certainly, it would be fun for SPD!
i teach from a therapeutic perspective and nearly every student comes to me with some serious problem. i have one guy who, if he is on his back, can't put his head down on the floor. it's a good 6-7 inches off the ground, that's how messed up his neck/shoulders are! but, i have a specific program for him to do mon-fri, and he takes class every saturday with me, and then on sundays he takes the day off.
so, it can be done. and in my opinion, it particularly needs to be done when you need a consistent form of physical therapy to help realign the body!
the real key, though, is to find a very good teacher.
i always look for experienced teachers--with more than 5 years teaching experience--because they tend to have a good working knowledge of the body and have come across and worked with common problems such as sciantica and related.
from there, i tend to stick to certain styles of training because these teachers tend to have more of a grounding in alignment (rather than, say, a focus on meditation. each school is different and that is valuable and great, but if we're doing poses, i want focus on poses, not focus on meditation, yk?). Anusara and iyengar tend to be my favorites, though the teacher needn't be certified by these groups, just experienced in them for a few years.
i would, personally, go back to yoga after the birth when you feel up to it. because you have such specific needs, i might interview a few teachers and then find out if you can get private lessons (often, you can do trades for lessons as well as paying for them). you need at least 4 lessons.
you should get an individual assessment in the first meeting, and then in the first lesson, a specifically designed plan or sequence of postures for your specialized needs. at this first lesson, your teacher will go through everything in detail and discover what does and doesn't work for you. in the second lesson, s/he should bring a revised lesson plan, and go through that with you. this should be the program that you can practice daily. during the third lesson, you'll go over your questions and experiences of the practice and fine-tune any misalignments while you practice, and the fourth lesson will be a complete 'fine tuning' lesson with the teacher.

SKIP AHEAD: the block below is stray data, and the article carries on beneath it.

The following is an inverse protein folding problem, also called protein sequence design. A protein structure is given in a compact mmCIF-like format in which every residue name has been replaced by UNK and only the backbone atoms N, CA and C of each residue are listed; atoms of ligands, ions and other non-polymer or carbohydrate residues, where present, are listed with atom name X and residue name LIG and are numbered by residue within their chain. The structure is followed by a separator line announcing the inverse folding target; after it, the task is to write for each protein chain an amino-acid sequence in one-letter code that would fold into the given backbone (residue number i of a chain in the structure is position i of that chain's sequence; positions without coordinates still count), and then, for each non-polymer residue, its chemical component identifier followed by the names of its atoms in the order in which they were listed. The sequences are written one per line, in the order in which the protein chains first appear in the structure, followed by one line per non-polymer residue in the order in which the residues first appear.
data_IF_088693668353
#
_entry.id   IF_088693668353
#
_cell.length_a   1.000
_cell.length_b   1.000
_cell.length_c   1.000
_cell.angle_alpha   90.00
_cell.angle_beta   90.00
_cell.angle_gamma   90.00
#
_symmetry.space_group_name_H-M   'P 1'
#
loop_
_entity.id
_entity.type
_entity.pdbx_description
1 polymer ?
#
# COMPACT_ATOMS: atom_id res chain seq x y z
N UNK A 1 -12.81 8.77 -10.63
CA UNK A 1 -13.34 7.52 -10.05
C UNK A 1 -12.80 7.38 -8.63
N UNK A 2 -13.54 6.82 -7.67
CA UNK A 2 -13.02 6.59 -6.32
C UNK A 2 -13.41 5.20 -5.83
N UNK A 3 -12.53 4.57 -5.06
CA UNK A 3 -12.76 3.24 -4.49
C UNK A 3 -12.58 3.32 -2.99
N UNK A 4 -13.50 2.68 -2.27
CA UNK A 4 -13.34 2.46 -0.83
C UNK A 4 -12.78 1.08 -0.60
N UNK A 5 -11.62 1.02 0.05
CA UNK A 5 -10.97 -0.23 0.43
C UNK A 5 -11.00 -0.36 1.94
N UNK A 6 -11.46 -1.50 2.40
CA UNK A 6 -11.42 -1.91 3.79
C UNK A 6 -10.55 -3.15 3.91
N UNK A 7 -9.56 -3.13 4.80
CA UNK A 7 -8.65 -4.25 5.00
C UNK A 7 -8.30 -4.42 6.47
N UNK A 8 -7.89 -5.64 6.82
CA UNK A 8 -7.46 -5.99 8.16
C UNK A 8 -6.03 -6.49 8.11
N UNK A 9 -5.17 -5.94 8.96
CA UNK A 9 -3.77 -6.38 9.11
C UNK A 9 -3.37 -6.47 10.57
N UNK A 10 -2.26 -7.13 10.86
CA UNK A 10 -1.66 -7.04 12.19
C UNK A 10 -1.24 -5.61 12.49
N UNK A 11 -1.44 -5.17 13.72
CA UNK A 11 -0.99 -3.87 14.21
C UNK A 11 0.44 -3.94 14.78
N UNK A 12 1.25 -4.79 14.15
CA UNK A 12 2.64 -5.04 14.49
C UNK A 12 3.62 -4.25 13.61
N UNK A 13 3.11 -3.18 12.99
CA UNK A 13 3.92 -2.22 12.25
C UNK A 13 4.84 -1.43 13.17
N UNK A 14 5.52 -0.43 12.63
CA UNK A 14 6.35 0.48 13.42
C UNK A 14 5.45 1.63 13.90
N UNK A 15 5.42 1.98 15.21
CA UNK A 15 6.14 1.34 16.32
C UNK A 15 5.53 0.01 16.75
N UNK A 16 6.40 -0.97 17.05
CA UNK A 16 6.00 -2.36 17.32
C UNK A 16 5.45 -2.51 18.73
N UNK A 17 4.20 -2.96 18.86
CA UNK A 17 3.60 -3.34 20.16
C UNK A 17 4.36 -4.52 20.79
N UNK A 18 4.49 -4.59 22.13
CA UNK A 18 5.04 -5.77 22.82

after that, i would recommend going to a gentle class with the teacher once a week or every-other week, and then doing your recommended routine every day that you can.
i would also ask the teacher that your routine not be longer than 30 minutes, and that your family gives you that 30 mintues. afterall, this is for your health.
of course, this is an aggressive plan for a lot of folks, but it DOES work. and, 4 lessons is the bare minimum--i usually ask students to commit to 8 or 10 depending upon their issue since alignment is SO important and i can make changes as the student improves physically (as the condition improves, actually).
so, i hope that you can find a really good teacher who can help with both shoulders and hips, with the stomach too because it needs work after all that stretching!
if you can't, i'll help you out.
best i can online anyway.